Monday, May 25, 2009
A friend suggested that I devote one of my posts to definitions of various jazz styles. Actually, no definition in words could fully give a true impression of what each style sounds like, plus sometimes the styles may dovetail to create a kind of jazz hybrid. Also, there are many jazz performers who made important recordings in several styles. At any rate, I'll attempt to give brief descriptions of many of the different types and at the end of each section, I'll have links so you can hear (and in most cases see) performances which illustrate them.
New Orleans or Dixieland originated, logically, in African-American communities of New Orleans and combined elements of African and European music. King Oliver, Sidney Bechet and Jelly Roll Morton are among those who performed in this style, but probably the best known performer was Louis Armstrong. For a film of the trumpeter in his prime click here.
Swing, which is generally performed by big bands, had its heyday from the 1930s through the 1940s. It incorporates a brass section made up of trumpets and trombones, a reed section made up of saxophones and clarinets, and a rhythm section made up of piano, bass and drums. Sometimes there is also a guitar or violin. Vocalists are also often utilized. This type of jazz is known for its swinging or flowing rhythm, as well as brisk tempos. However, slower tempos may also be used, in the case of ballads. Generally, swing has been popular with dancers and led to the creation of the lindy and fox trot, among other dance styles. Some of the bands which were popular have included Duke Ellington, Count Basie, Glenn Miller, Woody Herman and Benny Goodman. Since it is currently Benny Goodman's Centennial, it seems appropriate to include a performance by his orchestra. To watch it, click here.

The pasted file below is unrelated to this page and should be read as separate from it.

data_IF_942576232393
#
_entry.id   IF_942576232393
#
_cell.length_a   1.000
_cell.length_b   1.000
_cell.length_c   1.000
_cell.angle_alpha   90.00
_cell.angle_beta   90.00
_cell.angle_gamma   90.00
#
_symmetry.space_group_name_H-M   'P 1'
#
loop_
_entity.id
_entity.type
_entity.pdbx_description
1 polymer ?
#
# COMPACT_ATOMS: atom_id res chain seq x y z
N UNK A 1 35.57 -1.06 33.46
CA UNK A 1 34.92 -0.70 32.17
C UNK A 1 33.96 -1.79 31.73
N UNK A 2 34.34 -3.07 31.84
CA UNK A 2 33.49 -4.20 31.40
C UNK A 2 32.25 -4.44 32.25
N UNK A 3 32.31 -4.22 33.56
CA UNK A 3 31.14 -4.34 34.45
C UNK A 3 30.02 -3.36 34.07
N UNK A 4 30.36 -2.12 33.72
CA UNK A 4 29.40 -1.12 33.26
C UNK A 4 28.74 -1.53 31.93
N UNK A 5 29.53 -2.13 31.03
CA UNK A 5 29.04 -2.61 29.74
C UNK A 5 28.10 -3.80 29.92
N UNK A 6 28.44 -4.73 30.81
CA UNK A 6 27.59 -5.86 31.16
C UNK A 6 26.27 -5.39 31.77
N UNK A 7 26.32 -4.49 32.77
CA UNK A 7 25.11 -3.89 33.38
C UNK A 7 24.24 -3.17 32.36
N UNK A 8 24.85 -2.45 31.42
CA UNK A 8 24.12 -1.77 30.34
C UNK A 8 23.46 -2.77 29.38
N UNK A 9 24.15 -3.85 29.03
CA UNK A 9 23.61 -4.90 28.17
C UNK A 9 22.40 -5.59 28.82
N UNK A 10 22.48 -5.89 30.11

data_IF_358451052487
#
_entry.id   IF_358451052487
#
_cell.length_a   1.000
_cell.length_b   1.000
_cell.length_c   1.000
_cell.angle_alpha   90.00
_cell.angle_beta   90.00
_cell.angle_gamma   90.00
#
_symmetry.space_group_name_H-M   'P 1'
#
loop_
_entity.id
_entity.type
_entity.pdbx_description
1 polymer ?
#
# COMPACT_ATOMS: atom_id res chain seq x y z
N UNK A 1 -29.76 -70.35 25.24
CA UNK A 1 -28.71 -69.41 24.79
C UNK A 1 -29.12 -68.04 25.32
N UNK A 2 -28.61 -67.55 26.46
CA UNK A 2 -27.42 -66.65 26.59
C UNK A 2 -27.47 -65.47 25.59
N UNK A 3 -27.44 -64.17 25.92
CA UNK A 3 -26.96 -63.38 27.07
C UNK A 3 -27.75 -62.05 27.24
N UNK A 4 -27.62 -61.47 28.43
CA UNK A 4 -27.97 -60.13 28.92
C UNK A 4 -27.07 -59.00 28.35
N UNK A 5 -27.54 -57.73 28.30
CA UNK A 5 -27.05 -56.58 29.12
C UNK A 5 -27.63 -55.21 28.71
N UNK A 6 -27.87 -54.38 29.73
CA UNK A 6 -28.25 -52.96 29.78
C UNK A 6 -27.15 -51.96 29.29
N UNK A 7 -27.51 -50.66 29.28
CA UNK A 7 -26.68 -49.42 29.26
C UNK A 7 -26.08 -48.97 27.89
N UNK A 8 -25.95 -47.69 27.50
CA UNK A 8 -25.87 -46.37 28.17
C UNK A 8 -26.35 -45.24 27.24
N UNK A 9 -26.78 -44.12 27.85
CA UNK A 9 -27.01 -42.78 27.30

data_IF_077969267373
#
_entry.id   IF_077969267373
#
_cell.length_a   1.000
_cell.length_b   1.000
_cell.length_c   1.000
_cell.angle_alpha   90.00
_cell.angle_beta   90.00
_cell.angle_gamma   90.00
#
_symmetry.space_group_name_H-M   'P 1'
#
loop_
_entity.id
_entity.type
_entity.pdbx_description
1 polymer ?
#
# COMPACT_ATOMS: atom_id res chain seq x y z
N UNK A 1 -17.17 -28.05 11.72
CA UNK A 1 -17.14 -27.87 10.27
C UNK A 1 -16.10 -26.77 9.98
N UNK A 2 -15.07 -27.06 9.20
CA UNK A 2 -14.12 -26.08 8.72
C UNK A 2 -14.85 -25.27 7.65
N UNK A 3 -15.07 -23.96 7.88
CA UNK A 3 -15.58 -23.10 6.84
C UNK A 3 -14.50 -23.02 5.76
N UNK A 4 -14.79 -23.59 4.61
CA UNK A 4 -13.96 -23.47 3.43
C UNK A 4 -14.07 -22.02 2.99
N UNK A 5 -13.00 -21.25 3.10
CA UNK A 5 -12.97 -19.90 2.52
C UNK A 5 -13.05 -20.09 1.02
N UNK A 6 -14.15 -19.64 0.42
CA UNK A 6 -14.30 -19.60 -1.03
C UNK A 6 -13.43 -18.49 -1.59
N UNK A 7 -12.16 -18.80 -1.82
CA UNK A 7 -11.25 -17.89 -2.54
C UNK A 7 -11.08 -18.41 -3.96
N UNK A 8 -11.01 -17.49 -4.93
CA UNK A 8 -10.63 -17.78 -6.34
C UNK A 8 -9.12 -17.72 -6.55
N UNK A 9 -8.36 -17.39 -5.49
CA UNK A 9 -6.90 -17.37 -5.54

Bebop tends to be more soloist-driven than swing, and stresses virtuosity in playing and harmonic improvisation. Among the best-known proponents of this style are Charlie Parker, Dizzy Gillespie and Thelonious Monk. A video example featuring Parker and Gillespie can be seen by clicking here.
Hard Bop is a harder-edged extension of bebop, incorporating r&b, gospel and the blues (although the latter could to a certain extent be sometimes found in Bebop as well). Miles Davis, John Coltrane and Art Blakey are among those who made major recordings utilizing this style. For a video of Art Blakey's Jazz Messengers click here.
Often the term "Funk Jazz" is used similarly to the term "Hard Bop," but the one musician who generally comes to mind as one of its innovators is Horace Silver. A fine example of his playing can be seen here.
Cool is generally perceived as more relaxed and less aggressive than Bebop, and superficially seems like a more-refined style of jazz. Stan Getz, Lee Konitz, Warne Marsh and Miles Davis, often with Gil Evans, are often identified with this style. To see a video of Miles with Gil, click here.
West Coast, which refers to the jazz played in California, actually includes many types of jazz, but is usually thought of as part of the Cool Jazz movement. Gerry Mulligan, Chet Baker, Dave Brubeck, Shorty Rogers and Bud Shank are among the major musicians associated with this music. For a video of Shorty Rogers click here.
Free is an attempt to go beyond the conventions of jazz in melodies, tempos and chords. As this style was developed it tended to go further and further into abandonment of set structures. Ornette Coleman, Don Cherry, Cecil Taylor, Sun Ra and late-career John Coltrane are among the ones who pushed the music to the limits. You can see Cecil Taylor playing solo piano by clicking here.
Third Stream, an amalgam of classical music and jazz, is often associated with the composer Gunther Schuller. To hear an example of a piece by the reed player Jimmy Giuffre as performed by Gunther Schuller's Orchestra, go here.
Fusion is yet another merger of jazz improvisation with other musical forms, in this case rock, funk and r&b. It generally incorporates the use of electric guitars, basses and keyboards. Miles Davis, Chick Corea, Weather Report, John McLaughlin and Herbie Hancock have been major performers of this style. Click on here to watch a prime example of "electric" Herbie.
A detailed discussion of the various genres and sub-genres of jazz could go on for many posts, but I hope that this very brief overview will give you a good idea of the many developments which have taken place throughout its history.
(Photo courtesy of The Jazz Paisan)